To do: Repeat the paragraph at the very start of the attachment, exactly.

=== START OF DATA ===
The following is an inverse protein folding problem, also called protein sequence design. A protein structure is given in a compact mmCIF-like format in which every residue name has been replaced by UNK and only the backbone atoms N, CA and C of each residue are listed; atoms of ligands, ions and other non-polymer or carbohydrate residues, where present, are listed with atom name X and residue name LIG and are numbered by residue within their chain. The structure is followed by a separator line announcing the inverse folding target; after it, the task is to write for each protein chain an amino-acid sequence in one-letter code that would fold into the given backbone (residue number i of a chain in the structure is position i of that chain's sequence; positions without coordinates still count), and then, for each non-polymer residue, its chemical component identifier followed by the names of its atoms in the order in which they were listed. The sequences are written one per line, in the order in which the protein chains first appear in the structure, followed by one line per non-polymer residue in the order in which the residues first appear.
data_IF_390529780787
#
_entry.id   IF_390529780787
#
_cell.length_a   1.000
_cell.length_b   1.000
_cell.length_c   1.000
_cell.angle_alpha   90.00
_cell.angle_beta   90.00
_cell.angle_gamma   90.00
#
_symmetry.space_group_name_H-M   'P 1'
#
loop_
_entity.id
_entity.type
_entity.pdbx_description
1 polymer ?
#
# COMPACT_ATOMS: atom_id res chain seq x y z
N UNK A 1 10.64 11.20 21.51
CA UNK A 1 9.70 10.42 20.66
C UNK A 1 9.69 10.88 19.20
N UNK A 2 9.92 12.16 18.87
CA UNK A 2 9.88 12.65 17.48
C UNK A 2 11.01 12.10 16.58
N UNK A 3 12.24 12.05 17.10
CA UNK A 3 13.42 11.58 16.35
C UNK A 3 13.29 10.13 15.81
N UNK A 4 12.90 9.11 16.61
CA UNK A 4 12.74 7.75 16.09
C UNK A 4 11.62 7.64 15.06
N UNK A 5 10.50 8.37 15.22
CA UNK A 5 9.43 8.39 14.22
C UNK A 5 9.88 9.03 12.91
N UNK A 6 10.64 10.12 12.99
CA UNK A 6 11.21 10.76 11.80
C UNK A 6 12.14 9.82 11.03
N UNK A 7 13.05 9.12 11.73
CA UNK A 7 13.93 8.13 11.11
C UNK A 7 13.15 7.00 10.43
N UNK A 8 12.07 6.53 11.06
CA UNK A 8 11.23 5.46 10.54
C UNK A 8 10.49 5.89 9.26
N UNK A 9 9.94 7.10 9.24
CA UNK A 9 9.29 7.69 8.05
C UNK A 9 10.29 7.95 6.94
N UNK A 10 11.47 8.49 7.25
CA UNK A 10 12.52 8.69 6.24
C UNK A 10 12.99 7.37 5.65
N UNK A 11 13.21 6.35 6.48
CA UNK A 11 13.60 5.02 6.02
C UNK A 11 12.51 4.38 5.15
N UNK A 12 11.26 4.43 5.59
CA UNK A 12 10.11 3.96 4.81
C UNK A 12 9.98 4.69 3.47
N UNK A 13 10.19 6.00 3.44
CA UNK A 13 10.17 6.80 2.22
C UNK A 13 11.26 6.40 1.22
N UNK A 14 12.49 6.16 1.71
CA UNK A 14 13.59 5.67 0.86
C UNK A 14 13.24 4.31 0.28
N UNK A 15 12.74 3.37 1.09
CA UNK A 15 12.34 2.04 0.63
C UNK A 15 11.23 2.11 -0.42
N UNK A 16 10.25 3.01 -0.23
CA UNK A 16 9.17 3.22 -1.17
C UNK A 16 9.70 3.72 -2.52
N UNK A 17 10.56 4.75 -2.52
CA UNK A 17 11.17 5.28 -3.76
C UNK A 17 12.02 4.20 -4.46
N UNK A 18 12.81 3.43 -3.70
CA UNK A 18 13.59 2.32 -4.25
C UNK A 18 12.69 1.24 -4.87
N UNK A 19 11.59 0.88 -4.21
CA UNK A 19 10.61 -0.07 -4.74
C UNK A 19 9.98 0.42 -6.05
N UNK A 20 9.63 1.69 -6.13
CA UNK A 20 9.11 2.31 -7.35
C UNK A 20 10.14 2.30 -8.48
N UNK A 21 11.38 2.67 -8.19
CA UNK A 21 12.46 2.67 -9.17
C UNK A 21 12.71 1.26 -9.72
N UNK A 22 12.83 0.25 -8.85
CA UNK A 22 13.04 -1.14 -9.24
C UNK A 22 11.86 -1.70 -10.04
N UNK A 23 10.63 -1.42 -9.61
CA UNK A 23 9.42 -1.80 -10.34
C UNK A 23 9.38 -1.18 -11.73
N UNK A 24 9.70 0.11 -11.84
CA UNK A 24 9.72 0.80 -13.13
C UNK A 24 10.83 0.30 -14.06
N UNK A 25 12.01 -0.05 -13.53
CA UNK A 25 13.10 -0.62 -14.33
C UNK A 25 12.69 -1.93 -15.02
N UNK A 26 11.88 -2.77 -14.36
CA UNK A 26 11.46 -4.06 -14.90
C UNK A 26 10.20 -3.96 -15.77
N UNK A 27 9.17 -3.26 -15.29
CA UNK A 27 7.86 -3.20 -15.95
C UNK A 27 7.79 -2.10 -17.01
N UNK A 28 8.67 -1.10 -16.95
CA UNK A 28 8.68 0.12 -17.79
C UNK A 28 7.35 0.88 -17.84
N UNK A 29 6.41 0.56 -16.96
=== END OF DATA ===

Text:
The following is an inverse protein folding problem, also called protein sequence design. A protein structure is given in a compact mmCIF-like format in which every residue name has been replaced by UNK and only the backbone atoms N, CA and C of each residue are listed; atoms of ligands, ions and other non-polymer or carbohydrate residues, where present, are listed with atom name X and residue name LIG and are numbered by residue within their chain. The structure is followed by a separator line announcing the inverse folding target; after it, the task is to write for each protein chain an amino-acid sequence in one-letter code that would fold into the given backbone (residue number i of a chain in the structure is position i of that chain's sequence; positions without coordinates still count), and then, for each non-polymer residue, its chemical component identifier followed by the names of its atoms in the order in which they were listed. The sequences are written one per line, in the order in which the protein chains first appear in the structure, followed by one line per non-polymer residue in the order in which the residues first appear.